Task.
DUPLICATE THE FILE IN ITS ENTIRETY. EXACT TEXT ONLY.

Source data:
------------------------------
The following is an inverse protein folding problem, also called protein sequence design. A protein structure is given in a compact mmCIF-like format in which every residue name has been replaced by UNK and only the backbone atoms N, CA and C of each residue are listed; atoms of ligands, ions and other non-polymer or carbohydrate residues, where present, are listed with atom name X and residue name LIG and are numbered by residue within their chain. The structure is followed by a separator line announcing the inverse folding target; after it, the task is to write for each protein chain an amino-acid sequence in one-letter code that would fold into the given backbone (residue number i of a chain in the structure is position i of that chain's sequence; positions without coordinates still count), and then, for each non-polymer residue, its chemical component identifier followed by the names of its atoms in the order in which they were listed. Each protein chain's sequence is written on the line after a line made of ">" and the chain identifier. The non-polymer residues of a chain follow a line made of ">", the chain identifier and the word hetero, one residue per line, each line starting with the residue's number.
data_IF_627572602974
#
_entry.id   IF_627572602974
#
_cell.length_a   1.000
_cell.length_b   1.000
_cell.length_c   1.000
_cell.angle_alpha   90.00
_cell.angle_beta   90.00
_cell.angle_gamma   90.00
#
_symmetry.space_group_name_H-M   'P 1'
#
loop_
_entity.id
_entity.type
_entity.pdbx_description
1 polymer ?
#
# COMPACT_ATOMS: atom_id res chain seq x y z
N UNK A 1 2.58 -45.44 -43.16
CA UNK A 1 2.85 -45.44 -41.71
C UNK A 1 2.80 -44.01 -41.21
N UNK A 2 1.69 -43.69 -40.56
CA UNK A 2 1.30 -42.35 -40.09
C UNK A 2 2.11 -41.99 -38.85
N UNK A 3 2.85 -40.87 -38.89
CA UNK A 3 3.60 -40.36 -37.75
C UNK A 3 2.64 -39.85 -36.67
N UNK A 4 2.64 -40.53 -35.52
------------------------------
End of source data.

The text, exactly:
The following is an inverse protein folding problem, also called protein sequence design. A protein structure is given in a compact mmCIF-like format in which every residue name has been replaced by UNK and only the backbone atoms N, CA and C of each residue are listed; atoms of ligands, ions and other non-polymer or carbohydrate residues, where present, are listed with atom name X and residue name LIG and are numbered by residue within their chain. The structure is followed by a separator line announcing the inverse folding target; after it, the task is to write for each protein chain an amino-acid sequence in one-letter code that would fold into the given backbone (residue number i of a chain in the structure is position i of that chain's sequence; positions without coordinates still count), and then, for each non-polymer residue, its chemical component identifier followed by the names of its atoms in the order in which they were listed. Each protein chain's sequence is written on the line after a line made of ">" and the chain identifier. The non-polymer residues of a chain follow a line made of ">", the chain identifier and the word hetero, one residue per line, each line starting with the residue's number.
data_IF_627572602974
#
_entry.id   IF_627572602974
#
_cell.length_a   1.000
_cell.length_b   1.000
_cell.length_c   1.000
_cell.angle_alpha   90.00
_cell.angle_beta   90.00
_cell.angle_gamma   90.00
#
_symmetry.space_group_name_H-M   'P 1'
#
loop_
_entity.id
_entity.type
_entity.pdbx_description
1 polymer ?
#
# COMPACT_ATOMS: atom_id res chain seq x y z
N UNK A 1 2.58 -45.44 -43.16
CA UNK A 1 2.85 -45.44 -41.71
C UNK A 1 2.80 -44.01 -41.21
N UNK A 2 1.69 -43.69 -40.56
CA UNK A 2 1.30 -42.35 -40.09
C UNK A 2 2.11 -41.99 -38.85
N UNK A 3 2.85 -40.87 -38.89
CA UNK A 3 3.60 -40.36 -37.75
C UNK A 3 2.64 -39.85 -36.67
N UNK A 4 2.64 -40.53 -35.52